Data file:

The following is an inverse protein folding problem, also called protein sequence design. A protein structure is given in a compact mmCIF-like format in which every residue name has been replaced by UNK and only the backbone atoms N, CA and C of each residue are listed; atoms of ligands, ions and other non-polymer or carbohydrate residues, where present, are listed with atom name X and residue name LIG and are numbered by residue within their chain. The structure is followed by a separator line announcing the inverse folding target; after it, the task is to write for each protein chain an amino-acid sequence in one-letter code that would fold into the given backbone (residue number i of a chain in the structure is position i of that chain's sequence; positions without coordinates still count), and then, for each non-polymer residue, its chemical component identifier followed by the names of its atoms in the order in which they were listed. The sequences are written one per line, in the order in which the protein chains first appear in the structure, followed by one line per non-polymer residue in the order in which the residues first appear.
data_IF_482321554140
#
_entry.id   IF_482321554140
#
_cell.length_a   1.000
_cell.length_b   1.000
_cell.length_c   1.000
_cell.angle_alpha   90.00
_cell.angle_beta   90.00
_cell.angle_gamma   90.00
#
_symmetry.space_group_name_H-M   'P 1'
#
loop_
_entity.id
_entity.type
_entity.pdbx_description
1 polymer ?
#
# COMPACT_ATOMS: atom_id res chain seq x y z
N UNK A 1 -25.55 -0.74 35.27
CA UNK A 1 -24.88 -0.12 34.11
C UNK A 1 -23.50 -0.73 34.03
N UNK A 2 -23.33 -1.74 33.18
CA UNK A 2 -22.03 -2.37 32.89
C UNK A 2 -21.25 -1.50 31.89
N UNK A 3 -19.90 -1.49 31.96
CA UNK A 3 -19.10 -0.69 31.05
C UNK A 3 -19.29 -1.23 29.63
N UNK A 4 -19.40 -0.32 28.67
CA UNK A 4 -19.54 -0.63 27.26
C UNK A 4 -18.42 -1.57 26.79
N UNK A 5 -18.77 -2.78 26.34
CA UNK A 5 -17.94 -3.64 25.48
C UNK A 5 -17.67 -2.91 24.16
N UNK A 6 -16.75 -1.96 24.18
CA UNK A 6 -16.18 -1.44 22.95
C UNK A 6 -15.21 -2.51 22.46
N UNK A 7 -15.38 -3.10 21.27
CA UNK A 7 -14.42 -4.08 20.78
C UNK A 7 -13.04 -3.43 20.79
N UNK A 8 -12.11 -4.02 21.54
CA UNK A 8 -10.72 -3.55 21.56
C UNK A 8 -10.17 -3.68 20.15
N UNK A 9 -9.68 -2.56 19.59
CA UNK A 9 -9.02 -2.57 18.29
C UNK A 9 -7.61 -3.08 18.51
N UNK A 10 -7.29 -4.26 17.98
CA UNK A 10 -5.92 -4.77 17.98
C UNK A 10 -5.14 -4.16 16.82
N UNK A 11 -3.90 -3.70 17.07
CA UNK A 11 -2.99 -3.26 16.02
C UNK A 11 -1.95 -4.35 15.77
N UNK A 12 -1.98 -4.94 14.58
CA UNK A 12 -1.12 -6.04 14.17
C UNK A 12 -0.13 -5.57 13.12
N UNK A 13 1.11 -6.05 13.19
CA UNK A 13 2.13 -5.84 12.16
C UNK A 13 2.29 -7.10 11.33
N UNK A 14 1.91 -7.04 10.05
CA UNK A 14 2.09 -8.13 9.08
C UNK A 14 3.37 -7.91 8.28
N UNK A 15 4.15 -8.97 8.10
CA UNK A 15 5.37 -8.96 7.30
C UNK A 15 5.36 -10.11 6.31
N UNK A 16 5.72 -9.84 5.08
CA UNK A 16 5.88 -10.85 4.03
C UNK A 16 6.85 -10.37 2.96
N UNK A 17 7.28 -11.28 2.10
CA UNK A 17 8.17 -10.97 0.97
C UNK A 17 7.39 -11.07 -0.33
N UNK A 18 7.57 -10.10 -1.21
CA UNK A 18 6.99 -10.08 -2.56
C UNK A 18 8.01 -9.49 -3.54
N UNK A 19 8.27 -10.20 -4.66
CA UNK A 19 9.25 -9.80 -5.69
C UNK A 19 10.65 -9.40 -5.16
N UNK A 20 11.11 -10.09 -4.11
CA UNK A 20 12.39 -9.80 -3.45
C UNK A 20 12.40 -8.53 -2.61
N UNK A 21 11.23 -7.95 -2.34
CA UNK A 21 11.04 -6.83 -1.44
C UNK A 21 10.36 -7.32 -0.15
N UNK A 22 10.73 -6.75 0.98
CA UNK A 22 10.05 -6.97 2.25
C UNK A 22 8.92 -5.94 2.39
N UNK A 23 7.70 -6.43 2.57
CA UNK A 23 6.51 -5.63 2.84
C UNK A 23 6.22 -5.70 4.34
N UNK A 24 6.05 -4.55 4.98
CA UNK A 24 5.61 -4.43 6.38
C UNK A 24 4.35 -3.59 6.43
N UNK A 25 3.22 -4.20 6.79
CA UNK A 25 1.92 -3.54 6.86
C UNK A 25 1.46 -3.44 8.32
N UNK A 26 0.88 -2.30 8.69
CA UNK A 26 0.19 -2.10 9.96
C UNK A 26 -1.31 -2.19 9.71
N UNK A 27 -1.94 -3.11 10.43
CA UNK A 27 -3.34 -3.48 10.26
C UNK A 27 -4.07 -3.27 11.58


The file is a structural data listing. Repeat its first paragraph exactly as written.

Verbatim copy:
The following is an inverse protein folding problem, also called protein sequence design. A protein structure is given in a compact mmCIF-like format in which every residue name has been replaced by UNK and only the backbone atoms N, CA and C of each residue are listed; atoms of ligands, ions and other non-polymer or carbohydrate residues, where present, are listed with atom name X and residue name LIG and are numbered by residue within their chain. The structure is followed by a separator line announcing the inverse folding target; after it, the task is to write for each protein chain an amino-acid sequence in one-letter code that would fold into the given backbone (residue number i of a chain in the structure is position i of that chain's sequence; positions without coordinates still count), and then, for each non-polymer residue, its chemical component identifier followed by the names of its atoms in the order in which they were listed. The sequences are written one per line, in the order in which the protein chains first appear in the structure, followed by one line per non-polymer residue in the order in which the residues first appear.